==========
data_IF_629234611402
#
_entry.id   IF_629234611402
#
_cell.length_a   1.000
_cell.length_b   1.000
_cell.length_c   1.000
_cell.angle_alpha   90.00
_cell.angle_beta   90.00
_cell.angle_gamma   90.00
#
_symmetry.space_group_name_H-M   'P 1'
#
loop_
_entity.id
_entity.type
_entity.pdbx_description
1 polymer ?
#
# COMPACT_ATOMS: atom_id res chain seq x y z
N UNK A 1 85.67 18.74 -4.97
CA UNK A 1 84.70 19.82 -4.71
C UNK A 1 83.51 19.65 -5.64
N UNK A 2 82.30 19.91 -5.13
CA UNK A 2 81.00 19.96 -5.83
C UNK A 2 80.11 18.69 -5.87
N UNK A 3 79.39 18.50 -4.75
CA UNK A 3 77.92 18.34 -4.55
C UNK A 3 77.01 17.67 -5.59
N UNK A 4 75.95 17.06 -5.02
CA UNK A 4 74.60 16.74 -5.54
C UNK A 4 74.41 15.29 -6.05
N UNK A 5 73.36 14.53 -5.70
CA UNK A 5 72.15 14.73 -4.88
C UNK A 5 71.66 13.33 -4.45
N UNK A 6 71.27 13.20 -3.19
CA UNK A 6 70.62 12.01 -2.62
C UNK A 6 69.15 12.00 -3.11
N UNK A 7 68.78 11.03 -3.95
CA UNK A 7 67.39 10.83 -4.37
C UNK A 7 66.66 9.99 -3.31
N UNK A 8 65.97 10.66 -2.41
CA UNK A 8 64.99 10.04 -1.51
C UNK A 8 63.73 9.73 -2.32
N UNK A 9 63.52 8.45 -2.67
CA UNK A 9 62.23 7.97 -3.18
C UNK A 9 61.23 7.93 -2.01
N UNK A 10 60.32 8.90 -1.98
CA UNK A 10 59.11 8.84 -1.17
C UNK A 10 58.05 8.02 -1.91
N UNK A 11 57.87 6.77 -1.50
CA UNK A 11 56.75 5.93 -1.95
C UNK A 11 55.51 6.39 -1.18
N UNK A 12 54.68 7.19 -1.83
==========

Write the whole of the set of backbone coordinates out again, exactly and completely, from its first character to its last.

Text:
data_IF_629234611402
#
_entry.id   IF_629234611402
#
_cell.length_a   1.000
_cell.length_b   1.000
_cell.length_c   1.000
_cell.angle_alpha   90.00
_cell.angle_beta   90.00
_cell.angle_gamma   90.00
#
_symmetry.space_group_name_H-M   'P 1'
#
loop_
_entity.id
_entity.type
_entity.pdbx_description
1 polymer ?
#
# COMPACT_ATOMS: atom_id res chain seq x y z
N UNK A 1 85.67 18.74 -4.97
CA UNK A 1 84.70 19.82 -4.71
C UNK A 1 83.51 19.65 -5.64
N UNK A 2 82.30 19.91 -5.13
CA UNK A 2 81.00 19.96 -5.83
C UNK A 2 80.11 18.69 -5.87
N UNK A 3 79.39 18.50 -4.75
CA UNK A 3 77.92 18.34 -4.55
C UNK A 3 77.01 17.67 -5.59
N UNK A 4 75.95 17.06 -5.02
CA UNK A 4 74.60 16.74 -5.54
C UNK A 4 74.41 15.29 -6.05
N UNK A 5 73.36 14.53 -5.70
CA UNK A 5 72.15 14.73 -4.88
C UNK A 5 71.66 13.33 -4.45
N UNK A 6 71.27 13.20 -3.19
CA UNK A 6 70.62 12.01 -2.62
C UNK A 6 69.15 12.00 -3.11
N UNK A 7 68.78 11.03 -3.95
CA UNK A 7 67.39 10.83 -4.37
C UNK A 7 66.66 9.99 -3.31
N UNK A 8 65.97 10.66 -2.41
CA UNK A 8 64.99 10.04 -1.51
C UNK A 8 63.73 9.73 -2.32
N UNK A 9 63.52 8.45 -2.67
CA UNK A 9 62.23 7.97 -3.18
C UNK A 9 61.23 7.93 -2.01
N UNK A 10 60.32 8.90 -1.98
CA UNK A 10 59.11 8.84 -1.17
C UNK A 10 58.05 8.02 -1.91
N UNK A 11 57.87 6.77 -1.50
CA UNK A 11 56.75 5.93 -1.95
C UNK A 11 55.51 6.39 -1.18
N UNK A 12 54.68 7.19 -1.83